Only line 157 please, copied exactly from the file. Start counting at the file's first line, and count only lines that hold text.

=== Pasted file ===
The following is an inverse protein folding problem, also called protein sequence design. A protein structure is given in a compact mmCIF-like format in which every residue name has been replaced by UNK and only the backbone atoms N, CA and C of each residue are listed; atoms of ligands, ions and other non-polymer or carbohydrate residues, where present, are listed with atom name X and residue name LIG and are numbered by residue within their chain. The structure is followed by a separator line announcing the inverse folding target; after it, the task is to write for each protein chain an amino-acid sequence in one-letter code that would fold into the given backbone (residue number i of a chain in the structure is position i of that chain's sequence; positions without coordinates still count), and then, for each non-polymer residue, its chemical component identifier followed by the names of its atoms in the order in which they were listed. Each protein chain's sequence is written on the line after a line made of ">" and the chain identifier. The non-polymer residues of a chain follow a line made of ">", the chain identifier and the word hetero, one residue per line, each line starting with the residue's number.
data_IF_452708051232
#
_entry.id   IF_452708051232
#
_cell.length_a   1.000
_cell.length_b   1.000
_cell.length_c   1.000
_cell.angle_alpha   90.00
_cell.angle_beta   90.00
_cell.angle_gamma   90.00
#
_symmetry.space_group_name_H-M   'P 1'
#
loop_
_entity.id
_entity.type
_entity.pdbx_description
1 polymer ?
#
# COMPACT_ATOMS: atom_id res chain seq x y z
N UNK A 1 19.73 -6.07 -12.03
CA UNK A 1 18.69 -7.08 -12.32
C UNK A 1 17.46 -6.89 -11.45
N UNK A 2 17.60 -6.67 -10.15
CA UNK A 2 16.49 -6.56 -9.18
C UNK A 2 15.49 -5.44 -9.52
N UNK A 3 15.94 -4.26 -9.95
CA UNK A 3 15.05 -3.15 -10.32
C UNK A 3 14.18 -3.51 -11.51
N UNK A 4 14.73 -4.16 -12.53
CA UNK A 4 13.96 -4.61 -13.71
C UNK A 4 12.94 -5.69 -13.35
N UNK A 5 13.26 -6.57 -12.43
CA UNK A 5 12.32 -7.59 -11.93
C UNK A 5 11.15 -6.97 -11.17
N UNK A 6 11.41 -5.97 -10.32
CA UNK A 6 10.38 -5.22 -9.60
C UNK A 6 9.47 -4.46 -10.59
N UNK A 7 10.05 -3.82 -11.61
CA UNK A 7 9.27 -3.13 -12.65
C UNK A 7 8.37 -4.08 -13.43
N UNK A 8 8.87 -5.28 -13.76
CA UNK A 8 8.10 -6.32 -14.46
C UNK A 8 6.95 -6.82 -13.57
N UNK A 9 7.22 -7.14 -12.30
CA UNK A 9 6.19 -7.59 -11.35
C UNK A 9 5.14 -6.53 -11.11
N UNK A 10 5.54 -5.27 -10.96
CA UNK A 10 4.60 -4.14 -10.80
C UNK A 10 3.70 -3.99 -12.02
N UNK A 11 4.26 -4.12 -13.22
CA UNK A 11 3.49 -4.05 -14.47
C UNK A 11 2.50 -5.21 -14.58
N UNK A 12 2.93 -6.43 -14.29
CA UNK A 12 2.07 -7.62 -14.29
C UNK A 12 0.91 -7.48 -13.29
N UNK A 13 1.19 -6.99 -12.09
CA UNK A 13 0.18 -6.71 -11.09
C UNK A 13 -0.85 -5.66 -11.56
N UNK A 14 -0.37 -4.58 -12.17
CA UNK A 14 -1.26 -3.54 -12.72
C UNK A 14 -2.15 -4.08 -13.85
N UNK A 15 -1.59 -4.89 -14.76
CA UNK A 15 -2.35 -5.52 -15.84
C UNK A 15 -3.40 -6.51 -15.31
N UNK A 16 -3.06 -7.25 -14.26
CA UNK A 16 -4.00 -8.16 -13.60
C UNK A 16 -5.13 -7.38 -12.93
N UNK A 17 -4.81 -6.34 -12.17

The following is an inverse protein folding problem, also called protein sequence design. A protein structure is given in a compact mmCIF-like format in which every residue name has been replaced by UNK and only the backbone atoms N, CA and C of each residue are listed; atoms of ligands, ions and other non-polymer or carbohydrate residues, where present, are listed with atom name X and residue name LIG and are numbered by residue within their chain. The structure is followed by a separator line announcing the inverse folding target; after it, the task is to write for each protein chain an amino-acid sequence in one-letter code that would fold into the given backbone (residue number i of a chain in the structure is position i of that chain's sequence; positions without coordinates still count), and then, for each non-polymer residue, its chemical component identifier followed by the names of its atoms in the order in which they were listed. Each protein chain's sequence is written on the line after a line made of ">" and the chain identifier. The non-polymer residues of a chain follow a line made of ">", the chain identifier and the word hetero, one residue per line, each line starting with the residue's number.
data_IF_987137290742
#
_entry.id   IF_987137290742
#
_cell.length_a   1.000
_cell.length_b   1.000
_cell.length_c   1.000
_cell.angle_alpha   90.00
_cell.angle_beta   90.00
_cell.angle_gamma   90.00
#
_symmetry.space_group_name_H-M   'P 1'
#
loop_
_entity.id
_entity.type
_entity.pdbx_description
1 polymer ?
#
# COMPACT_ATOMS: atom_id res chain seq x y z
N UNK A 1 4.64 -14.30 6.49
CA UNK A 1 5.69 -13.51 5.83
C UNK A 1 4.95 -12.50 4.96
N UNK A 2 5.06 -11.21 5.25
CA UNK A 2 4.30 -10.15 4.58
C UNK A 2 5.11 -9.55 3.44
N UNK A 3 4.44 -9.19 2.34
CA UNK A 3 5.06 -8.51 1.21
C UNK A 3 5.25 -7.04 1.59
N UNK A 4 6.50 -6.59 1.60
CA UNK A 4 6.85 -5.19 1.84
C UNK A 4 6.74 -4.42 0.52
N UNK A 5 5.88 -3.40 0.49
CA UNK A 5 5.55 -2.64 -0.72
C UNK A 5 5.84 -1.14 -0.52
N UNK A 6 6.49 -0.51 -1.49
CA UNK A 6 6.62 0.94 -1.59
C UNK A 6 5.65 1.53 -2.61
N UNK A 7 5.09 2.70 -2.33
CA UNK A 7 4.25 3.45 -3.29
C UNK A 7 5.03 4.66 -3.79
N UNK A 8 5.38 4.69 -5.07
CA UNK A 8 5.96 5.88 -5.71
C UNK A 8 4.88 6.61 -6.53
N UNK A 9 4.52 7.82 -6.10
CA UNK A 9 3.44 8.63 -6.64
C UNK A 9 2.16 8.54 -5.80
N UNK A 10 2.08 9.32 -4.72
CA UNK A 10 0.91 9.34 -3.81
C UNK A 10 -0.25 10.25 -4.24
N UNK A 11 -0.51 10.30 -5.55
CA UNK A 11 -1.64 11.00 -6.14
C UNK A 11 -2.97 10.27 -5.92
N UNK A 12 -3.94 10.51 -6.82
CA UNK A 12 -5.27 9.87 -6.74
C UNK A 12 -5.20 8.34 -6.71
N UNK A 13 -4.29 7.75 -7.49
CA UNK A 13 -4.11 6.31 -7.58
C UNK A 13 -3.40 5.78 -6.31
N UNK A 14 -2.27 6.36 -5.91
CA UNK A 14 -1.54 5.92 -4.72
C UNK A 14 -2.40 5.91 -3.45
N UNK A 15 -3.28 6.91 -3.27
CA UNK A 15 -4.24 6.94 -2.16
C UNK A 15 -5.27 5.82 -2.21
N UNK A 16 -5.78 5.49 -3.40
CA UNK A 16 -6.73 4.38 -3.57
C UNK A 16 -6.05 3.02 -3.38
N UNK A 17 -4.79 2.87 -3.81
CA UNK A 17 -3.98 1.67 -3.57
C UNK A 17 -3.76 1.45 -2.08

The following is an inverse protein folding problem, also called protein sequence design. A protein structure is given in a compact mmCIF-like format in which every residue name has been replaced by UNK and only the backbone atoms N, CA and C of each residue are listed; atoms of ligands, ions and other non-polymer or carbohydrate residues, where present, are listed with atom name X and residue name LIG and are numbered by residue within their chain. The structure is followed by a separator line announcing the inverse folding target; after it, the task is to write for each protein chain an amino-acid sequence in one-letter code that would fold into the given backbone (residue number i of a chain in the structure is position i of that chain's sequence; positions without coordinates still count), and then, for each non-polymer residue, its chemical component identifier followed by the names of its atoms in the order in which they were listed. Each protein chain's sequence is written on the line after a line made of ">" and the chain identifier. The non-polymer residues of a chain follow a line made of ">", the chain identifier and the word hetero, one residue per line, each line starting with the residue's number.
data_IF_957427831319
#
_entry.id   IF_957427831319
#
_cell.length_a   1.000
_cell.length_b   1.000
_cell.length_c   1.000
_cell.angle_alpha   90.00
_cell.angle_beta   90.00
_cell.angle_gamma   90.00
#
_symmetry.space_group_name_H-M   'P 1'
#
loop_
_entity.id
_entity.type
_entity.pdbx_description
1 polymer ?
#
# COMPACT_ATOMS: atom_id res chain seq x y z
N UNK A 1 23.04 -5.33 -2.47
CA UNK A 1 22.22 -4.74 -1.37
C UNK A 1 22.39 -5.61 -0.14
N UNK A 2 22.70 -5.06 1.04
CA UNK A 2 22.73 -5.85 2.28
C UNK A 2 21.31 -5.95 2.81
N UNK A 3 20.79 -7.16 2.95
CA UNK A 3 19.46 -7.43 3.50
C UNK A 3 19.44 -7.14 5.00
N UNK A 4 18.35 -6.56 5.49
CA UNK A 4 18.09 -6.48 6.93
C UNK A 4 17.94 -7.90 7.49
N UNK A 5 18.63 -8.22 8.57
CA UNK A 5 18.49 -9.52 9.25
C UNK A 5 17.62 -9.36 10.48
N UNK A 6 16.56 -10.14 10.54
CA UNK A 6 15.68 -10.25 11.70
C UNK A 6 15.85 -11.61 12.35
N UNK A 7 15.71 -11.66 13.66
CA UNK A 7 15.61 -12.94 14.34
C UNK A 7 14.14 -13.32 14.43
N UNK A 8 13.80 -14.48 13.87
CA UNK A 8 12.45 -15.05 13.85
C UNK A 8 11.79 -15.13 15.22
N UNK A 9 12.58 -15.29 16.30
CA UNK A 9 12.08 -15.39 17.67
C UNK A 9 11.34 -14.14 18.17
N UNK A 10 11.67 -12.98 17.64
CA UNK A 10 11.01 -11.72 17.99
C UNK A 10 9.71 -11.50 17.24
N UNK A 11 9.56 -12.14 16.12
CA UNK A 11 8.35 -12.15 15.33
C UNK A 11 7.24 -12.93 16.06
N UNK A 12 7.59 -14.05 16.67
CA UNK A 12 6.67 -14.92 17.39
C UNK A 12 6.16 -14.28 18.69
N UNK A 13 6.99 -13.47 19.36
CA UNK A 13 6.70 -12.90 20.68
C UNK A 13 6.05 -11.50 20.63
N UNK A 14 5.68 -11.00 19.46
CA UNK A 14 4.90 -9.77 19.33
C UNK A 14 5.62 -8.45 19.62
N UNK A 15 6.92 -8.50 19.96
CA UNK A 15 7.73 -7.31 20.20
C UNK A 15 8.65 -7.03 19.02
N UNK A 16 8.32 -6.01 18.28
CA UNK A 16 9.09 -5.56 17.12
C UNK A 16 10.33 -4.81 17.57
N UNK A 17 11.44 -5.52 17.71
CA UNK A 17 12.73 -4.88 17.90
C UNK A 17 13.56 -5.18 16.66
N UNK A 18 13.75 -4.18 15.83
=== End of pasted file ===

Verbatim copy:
loop_